Great article in Wired magazine this month. Clive Thompson talks about how Bill Gates is trying to rescue the earth. Say what you want about Gates, but his humanitarian efforts are outstanding.
Thompson argues the reason Gates is so good at philanthropy is because he gets big numbers. The articles gives some interesting insights into how our brains deal with numbers. From the article:
“In one recent experiment, Slovic presented subjects with a picture of “Rokia,” a starving child in Mali, and asked them how much they’d be willing to give to help feed her. Then he showed a different group photos of two Malinese children — “Rokia and Moussa.” The group presented with two kids gave 15 percent less than those shown just one child. In a related experiment, people were asked to donate money to help a dying child. When a second set of subjects was asked to donate to a group of eight children dying of the same cause, the average donation was 50 percent lower.
“Slovic suspects this stuff is hardwired. Psychologists have long observed that our ability to discriminate among quantities is finely tuned when dealing with small amounts but quickly degrades as the numbers get larger. We’ll break the bank to save Baby Jessica, but when half of Africa is dying, we’re buying iPhones.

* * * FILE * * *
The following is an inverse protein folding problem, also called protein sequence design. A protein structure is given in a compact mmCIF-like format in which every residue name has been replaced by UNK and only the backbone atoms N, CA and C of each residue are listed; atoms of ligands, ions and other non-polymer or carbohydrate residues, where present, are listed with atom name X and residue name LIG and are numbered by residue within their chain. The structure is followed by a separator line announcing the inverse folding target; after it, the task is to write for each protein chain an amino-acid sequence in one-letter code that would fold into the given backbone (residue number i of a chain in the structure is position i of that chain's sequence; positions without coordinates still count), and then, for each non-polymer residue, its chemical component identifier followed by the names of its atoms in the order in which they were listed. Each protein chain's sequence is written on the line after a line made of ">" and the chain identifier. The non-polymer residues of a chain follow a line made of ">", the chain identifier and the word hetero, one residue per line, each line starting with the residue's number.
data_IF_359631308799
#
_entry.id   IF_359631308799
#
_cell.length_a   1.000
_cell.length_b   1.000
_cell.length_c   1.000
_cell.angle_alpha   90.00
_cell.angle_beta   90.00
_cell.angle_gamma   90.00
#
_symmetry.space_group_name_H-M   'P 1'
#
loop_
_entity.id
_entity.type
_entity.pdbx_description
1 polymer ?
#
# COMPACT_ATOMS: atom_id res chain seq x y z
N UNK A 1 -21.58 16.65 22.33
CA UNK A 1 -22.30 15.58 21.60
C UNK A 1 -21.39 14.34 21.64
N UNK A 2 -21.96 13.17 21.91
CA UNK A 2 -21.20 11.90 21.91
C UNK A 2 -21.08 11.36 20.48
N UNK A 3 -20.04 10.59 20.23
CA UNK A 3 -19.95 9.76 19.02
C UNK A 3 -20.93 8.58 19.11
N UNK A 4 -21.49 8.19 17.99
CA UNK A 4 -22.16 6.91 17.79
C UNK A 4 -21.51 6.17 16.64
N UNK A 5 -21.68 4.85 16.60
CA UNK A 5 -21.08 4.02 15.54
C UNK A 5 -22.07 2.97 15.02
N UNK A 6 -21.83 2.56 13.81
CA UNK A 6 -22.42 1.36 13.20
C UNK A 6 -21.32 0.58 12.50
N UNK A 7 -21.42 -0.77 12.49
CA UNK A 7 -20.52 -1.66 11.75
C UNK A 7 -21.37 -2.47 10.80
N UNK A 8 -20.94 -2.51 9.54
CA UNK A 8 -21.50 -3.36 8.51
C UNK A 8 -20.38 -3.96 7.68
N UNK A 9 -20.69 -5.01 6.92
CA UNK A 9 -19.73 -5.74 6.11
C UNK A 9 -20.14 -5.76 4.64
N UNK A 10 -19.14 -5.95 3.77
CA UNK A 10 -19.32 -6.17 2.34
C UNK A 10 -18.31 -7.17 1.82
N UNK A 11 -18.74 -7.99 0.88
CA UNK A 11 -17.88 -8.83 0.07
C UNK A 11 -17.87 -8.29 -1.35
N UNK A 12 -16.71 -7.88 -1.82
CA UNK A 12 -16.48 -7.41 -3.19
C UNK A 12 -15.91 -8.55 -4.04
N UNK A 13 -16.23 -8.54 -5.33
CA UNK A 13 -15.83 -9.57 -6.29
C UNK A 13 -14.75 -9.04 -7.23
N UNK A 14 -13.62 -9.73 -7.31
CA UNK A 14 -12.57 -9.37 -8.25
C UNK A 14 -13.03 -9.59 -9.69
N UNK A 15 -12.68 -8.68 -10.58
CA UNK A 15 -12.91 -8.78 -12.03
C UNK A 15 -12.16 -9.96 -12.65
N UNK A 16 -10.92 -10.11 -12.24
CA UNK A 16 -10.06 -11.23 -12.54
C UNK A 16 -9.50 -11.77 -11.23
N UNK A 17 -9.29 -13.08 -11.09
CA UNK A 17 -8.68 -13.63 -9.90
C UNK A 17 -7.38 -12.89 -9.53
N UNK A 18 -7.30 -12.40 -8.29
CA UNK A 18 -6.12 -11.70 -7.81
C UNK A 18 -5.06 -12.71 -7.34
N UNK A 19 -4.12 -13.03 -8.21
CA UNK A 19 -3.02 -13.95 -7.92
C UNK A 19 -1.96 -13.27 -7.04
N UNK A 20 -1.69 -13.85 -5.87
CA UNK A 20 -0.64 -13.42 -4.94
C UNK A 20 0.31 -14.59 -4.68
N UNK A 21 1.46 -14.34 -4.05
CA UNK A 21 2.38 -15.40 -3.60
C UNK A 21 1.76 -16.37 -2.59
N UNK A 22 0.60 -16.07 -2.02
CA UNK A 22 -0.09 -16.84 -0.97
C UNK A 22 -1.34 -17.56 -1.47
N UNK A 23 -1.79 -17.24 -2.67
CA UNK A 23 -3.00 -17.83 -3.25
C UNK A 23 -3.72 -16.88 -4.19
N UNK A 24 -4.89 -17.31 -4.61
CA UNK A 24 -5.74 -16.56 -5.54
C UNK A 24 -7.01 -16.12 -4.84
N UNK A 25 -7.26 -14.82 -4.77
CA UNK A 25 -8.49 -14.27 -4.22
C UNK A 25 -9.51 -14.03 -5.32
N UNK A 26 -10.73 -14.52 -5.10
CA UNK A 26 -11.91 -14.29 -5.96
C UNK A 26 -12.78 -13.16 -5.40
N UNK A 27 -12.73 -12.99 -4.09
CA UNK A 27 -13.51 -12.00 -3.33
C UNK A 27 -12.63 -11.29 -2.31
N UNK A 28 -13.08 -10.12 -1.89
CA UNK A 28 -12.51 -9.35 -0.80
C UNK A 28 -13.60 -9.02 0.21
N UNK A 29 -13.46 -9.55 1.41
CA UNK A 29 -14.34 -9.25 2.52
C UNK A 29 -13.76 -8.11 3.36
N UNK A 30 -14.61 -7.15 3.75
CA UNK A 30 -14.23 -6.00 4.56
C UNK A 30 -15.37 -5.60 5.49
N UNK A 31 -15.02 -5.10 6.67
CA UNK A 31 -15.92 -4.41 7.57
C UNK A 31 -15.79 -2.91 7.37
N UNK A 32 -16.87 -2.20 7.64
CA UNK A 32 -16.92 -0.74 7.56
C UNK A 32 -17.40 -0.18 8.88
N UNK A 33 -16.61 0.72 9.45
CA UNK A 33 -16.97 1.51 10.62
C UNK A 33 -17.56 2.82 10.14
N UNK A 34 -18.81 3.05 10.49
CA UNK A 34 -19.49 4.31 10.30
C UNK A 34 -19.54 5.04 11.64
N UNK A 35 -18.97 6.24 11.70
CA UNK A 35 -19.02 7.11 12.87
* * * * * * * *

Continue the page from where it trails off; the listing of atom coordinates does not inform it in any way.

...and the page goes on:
“Which brings me back to Gates. The guy is practically a social cripple, and at times he has seemed to lack human empathy. But he’s also a geek, and geeks are incredibly good at thinking concretely about giant numbers. Their imagination can scale up and down the powers of 10 — mega, giga, tera, peta — because their jobs demand it.
“So maybe that’s why he is able to truly understand mass disease in Africa. We look at the huge numbers and go numb. Gates looks at them and runs the moral algorithm: Preventable death = bad; preventable death x 1 million people = 1 million times as bad.”
Great article about a guy who too often gets a bad rap.